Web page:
NASCAR's New King of the Road, Hamlin's Chase Chances and Villeneuve's Cup Return

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Geoffrey Miller's Five Things to Watch at Sonoma

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<p> Geoffrey Miller highlights the five storylines to follow as the NASCAR Sprint Cup Series visits Sonoma Raceway for the Toyota-SaveMart 350.</p>

1. NASCAR's new king of the road?
Remember back when you could basically predict a Jeff Gordon win at these road course events? Ah, those sure were easier times. But, alas, they've been gone for a long while.

Gordon hasn't won on the series’ two road courses since 2006 at Sonoma and 2001 at Watkins Glen. As a result, NASCAR has gone a while now without a resident "King of the Road."

For example, look no farther than Sonoma. Gordon's ’06 victory was the last for a driver who had previously won at the track. Since then, Juan Pablo Montoya, Kyle Busch, Kasey Kahne, Jimmie Johnson, Kurt Busch and Clint Bowyer have been one-off and first-time Sonoma winners.

The story is a bit different at Sprint Cup's other road racetrack in Watkins Glen. Marcos Ambrose is a two-time defending winner there, and Tony Stewart has three wins at the New York track since 2004.

Should Ambrose win Sunday — his Richard Petty Motorsports team dedicated a test to Sonoma earlier in the season — it would mark three wins in the last four NASCAR road course races. It wouldn't quite match Gordon, but it'd put the V8 Supercars champion on a level pretty close in terms of road course dominance.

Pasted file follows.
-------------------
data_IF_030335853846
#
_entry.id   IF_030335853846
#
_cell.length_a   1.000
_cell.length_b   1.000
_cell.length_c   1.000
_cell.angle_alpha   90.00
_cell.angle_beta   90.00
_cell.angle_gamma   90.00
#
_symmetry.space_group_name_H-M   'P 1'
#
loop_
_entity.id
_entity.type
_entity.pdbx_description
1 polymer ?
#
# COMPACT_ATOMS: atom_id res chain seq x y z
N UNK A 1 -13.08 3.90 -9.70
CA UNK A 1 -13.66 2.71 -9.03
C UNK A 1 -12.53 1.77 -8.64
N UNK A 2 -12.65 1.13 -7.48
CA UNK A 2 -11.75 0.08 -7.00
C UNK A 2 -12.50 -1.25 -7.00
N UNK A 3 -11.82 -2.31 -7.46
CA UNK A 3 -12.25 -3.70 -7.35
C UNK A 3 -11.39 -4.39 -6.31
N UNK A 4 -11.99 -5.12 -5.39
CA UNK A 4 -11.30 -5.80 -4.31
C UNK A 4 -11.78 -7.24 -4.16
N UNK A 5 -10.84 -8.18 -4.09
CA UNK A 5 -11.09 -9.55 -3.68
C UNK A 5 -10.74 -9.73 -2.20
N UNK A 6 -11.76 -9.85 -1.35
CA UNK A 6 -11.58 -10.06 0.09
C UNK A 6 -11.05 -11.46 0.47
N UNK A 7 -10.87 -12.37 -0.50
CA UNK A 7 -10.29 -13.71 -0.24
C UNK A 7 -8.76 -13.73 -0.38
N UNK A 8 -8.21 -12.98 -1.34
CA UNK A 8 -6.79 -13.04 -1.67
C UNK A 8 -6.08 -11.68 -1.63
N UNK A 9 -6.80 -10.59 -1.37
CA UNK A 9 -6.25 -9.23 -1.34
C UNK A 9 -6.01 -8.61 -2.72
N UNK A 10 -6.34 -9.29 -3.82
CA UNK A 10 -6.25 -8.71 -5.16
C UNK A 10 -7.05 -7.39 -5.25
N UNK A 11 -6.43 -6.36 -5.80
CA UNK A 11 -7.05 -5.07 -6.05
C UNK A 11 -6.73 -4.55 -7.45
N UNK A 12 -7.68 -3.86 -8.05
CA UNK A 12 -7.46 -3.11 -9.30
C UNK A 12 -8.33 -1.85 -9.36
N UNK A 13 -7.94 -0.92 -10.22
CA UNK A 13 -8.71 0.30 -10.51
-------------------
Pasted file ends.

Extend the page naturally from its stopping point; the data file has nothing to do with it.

2. NASCAR finally decides to try something new in qualifying
If you've seen the attendance for NASCAR Sprint Cup qualifying at mostly every track in the last few years, you've realized that, to many, the format has lost its luster. NASCAR has yet to make a substantial change to fix some of that lost excitement on ovals, but it is making a change effective for this weekend's road course events.

It's about time.

Saturday, the Sprint Cup teams will qualify for Sunday's race at Sonoma Raceway in a group format. The cars will be evenly split in the groups and placed together based on practice speeds in the final practice session held Friday. Each group will have a set amount of time to qualify, and a driver's best lap during the timed period counts as the qualifying speed.

However, we don't know quite yet how many groups will run or how long the groups will be on the track. NASCAR's April news release on the subject says the race director will make that call. The weekend schedule has roughly one hour and 40 minutes set aside for Saturday's qualifying.

The Nationwide Series will use the same setup this weekend at Road America in Elkhart Lake, Wisc.
 

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